Mediating Role of Social Media in Medical Tourism Visit Decision: A Behavioural Perspective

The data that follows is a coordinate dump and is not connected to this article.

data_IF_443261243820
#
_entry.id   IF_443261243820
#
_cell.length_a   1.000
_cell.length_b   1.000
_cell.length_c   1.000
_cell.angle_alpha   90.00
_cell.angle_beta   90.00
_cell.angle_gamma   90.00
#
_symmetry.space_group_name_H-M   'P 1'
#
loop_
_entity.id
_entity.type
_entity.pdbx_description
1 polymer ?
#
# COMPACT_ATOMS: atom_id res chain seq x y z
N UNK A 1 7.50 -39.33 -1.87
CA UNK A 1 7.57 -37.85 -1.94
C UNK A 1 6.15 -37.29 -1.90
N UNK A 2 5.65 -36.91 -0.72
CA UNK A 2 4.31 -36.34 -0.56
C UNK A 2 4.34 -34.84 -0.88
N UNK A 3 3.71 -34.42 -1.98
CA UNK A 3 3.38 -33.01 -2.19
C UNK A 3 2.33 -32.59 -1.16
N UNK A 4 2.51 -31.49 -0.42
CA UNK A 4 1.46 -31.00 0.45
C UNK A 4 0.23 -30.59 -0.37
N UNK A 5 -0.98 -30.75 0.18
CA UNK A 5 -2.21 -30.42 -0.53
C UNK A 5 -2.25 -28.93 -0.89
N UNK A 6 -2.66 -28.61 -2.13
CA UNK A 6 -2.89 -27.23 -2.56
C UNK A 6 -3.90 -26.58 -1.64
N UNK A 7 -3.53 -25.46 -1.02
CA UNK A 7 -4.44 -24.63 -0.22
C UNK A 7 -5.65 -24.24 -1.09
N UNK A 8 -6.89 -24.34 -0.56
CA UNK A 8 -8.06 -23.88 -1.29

Social media (SM) has become the main communication medium for both personal and professional communication on a global scale. Despite its many benefits, it is challenging to persuade consumers to accept and use SM as a platform for exchanging health-related information. In contrast to other businesses where individuals utilise social media to freely share their real-life experiences, marketing medical tourism through interactive communication creates several hurdles owing to sensitive matters such as patient health and underlying risk. Healthcare providers’ advertising activities and medical tourists’ choices to visit are becoming increasingly reliant on social media platforms. Potential medical tourists should use this technology to benefit from SM and learn more about health care. The goal of this research was to see if SM impacts a person’s decision to travel to a medical tourism destination. The researcher’s major focus was on social media platforms as a mediator element for medical tourists, as well as their effect on decision-making. To better understand how new technologies are adopted and utilised, the Unified Theory of Acceptance and Use of Technology (UTAUT) and Theory of Planned Behaviour (TPB) were used to research new technology adoption and user behaviour, respectively. These will serve as the study’s fundamental hypotheses. The Statistical Package for Social Sciences (SPSS) and Structural Equation Modelling (SEM) - Partial Least Squares (PLS) will be utilised for data analysis. This study’s participants will be medical tourists seeking treatment in Malaysian private hospitals.
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